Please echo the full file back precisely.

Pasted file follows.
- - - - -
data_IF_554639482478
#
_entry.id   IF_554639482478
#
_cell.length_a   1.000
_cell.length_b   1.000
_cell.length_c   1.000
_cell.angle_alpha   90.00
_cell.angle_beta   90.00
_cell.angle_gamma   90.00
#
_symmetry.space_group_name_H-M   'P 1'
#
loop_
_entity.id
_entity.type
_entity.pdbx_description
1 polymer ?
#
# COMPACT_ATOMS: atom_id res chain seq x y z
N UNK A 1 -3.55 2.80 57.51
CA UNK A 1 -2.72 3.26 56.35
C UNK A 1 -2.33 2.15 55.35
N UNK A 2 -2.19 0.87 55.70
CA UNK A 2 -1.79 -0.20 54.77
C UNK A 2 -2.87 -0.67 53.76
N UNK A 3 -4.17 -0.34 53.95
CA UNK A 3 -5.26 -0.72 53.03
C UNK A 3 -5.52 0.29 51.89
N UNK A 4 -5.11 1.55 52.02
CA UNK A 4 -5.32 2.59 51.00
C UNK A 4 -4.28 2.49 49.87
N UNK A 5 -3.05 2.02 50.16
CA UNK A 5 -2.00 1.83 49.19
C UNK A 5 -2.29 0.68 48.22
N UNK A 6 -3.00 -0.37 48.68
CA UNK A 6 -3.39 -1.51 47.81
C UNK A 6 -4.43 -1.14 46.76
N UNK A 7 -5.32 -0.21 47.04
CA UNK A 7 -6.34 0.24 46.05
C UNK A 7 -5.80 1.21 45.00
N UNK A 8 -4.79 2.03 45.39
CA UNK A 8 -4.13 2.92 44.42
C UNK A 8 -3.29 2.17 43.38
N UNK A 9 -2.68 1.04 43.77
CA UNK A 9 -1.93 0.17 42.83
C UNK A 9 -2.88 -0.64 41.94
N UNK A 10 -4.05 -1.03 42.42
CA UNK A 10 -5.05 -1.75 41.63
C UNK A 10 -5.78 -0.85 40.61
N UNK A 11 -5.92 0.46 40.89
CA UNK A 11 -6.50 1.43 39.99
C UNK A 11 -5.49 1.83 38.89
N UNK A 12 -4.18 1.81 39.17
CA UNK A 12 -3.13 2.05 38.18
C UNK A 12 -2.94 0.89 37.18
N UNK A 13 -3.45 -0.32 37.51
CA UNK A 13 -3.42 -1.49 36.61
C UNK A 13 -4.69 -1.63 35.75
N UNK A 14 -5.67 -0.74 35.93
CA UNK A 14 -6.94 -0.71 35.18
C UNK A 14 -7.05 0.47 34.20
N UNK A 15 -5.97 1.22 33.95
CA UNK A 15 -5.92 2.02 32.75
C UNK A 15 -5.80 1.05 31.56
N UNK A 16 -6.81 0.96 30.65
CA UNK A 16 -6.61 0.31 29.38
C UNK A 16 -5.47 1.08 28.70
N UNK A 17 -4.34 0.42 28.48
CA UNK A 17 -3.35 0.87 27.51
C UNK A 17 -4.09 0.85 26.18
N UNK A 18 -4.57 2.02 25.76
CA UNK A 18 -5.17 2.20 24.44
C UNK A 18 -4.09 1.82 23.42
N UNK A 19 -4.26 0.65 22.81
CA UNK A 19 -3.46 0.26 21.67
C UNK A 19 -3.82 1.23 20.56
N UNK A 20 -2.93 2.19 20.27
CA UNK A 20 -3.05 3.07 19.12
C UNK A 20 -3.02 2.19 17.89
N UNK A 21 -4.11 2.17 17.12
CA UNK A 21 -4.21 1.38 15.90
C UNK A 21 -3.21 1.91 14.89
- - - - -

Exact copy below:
data_IF_554639482478
#
_entry.id   IF_554639482478
#
_cell.length_a   1.000
_cell.length_b   1.000
_cell.length_c   1.000
_cell.angle_alpha   90.00
_cell.angle_beta   90.00
_cell.angle_gamma   90.00
#
_symmetry.space_group_name_H-M   'P 1'
#
loop_
_entity.id
_entity.type
_entity.pdbx_description
1 polymer ?
#
# COMPACT_ATOMS: atom_id res chain seq x y z
N UNK A 1 -3.55 2.80 57.51
CA UNK A 1 -2.72 3.26 56.35
C UNK A 1 -2.33 2.15 55.35
N UNK A 2 -2.19 0.87 55.70
CA UNK A 2 -1.79 -0.20 54.77
C UNK A 2 -2.87 -0.67 53.76
N UNK A 3 -4.17 -0.34 53.95
CA UNK A 3 -5.26 -0.72 53.03
C UNK A 3 -5.52 0.29 51.89
N UNK A 4 -5.11 1.55 52.02
CA UNK A 4 -5.32 2.59 51.00
C UNK A 4 -4.28 2.49 49.87
N UNK A 5 -3.05 2.02 50.16
CA UNK A 5 -2.00 1.83 49.19
C UNK A 5 -2.29 0.68 48.22
N UNK A 6 -3.00 -0.37 48.68
CA UNK A 6 -3.39 -1.51 47.81
C UNK A 6 -4.43 -1.14 46.76
N UNK A 7 -5.32 -0.21 47.04
CA UNK A 7 -6.34 0.24 46.05
C UNK A 7 -5.80 1.21 45.00
N UNK A 8 -4.79 2.03 45.39
CA UNK A 8 -4.13 2.92 44.42
C UNK A 8 -3.29 2.17 43.38
N UNK A 9 -2.68 1.04 43.77
CA UNK A 9 -1.93 0.17 42.83
C UNK A 9 -2.88 -0.64 41.94
N UNK A 10 -4.05 -1.03 42.42
CA UNK A 10 -5.05 -1.75 41.63
C UNK A 10 -5.78 -0.85 40.61
N UNK A 11 -5.92 0.46 40.89
CA UNK A 11 -6.50 1.43 39.99
C UNK A 11 -5.49 1.83 38.89
N UNK A 12 -4.18 1.81 39.17
CA UNK A 12 -3.13 2.05 38.18
C UNK A 12 -2.94 0.89 37.18
N UNK A 13 -3.45 -0.32 37.51
CA UNK A 13 -3.42 -1.49 36.61
C UNK A 13 -4.69 -1.63 35.75
N UNK A 14 -5.67 -0.74 35.93
CA UNK A 14 -6.94 -0.71 35.18
C UNK A 14 -7.05 0.47 34.20
N UNK A 15 -5.97 1.22 33.95
CA UNK A 15 -5.92 2.02 32.75
C UNK A 15 -5.80 1.05 31.56
N UNK A 16 -6.81 0.96 30.65
CA UNK A 16 -6.61 0.31 29.38
C UNK A 16 -5.47 1.08 28.70
N UNK A 17 -4.34 0.42 28.48
CA UNK A 17 -3.35 0.87 27.51
C UNK A 17 -4.09 0.85 26.18
N UNK A 18 -4.57 2.02 25.76
CA UNK A 18 -5.17 2.20 24.44
C UNK A 18 -4.09 1.82 23.42
N UNK A 19 -4.26 0.65 22.81
CA UNK A 19 -3.46 0.26 21.67
C UNK A 19 -3.82 1.23 20.56
N UNK A 20 -2.93 2.19 20.27
CA UNK A 20 -3.05 3.07 19.12
C UNK A 20 -3.02 2.19 17.89
N UNK A 21 -4.11 2.17 17.12
CA UNK A 21 -4.21 1.38 15.90
C UNK A 21 -3.21 1.91 14.89